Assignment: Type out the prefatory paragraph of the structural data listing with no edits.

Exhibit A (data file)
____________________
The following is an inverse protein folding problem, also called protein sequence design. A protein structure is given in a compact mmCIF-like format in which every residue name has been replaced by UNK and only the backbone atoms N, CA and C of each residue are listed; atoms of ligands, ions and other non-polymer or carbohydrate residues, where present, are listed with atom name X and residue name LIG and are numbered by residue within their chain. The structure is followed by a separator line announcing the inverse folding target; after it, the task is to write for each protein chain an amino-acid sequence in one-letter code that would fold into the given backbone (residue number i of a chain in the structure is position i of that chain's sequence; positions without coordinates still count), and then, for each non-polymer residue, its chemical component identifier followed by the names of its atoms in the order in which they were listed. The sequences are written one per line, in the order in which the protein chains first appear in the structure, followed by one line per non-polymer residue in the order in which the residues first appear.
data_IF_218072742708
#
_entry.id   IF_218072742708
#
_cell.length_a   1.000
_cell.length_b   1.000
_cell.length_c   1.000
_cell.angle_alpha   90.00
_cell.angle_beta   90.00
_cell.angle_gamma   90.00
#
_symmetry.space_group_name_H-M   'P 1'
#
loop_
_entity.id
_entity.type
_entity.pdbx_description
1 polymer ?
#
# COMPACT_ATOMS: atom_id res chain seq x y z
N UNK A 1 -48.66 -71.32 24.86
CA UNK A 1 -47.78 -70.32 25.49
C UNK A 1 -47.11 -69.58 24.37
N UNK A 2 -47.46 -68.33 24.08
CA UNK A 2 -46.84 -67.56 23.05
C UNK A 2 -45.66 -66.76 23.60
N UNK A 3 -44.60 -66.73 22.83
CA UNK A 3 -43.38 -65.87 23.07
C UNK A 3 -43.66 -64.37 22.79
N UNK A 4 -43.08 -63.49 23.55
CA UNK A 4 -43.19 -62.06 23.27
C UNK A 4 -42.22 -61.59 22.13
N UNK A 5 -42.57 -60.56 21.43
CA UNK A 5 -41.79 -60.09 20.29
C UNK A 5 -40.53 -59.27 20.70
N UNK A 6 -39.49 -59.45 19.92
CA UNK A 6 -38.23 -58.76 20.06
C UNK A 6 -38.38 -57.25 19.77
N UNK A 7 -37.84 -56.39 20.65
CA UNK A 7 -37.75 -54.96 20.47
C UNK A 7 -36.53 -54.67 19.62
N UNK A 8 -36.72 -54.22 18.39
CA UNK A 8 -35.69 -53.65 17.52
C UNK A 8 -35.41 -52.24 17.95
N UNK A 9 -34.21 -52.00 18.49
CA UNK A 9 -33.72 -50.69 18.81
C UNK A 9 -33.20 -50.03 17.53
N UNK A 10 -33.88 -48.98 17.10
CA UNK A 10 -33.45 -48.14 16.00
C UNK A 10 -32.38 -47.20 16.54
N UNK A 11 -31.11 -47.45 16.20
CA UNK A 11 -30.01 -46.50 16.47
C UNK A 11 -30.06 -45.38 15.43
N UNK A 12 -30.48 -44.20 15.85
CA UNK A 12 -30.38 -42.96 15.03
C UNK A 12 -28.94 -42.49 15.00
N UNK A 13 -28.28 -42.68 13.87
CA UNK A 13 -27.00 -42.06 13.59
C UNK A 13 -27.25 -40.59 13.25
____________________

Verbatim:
The following is an inverse protein folding problem, also called protein sequence design. A protein structure is given in a compact mmCIF-like format in which every residue name has been replaced by UNK and only the backbone atoms N, CA and C of each residue are listed; atoms of ligands, ions and other non-polymer or carbohydrate residues, where present, are listed with atom name X and residue name LIG and are numbered by residue within their chain. The structure is followed by a separator line announcing the inverse folding target; after it, the task is to write for each protein chain an amino-acid sequence in one-letter code that would fold into the given backbone (residue number i of a chain in the structure is position i of that chain's sequence; positions without coordinates still count), and then, for each non-polymer residue, its chemical component identifier followed by the names of its atoms in the order in which they were listed. The sequences are written one per line, in the order in which the protein chains first appear in the structure, followed by one line per non-polymer residue in the order in which the residues first appear.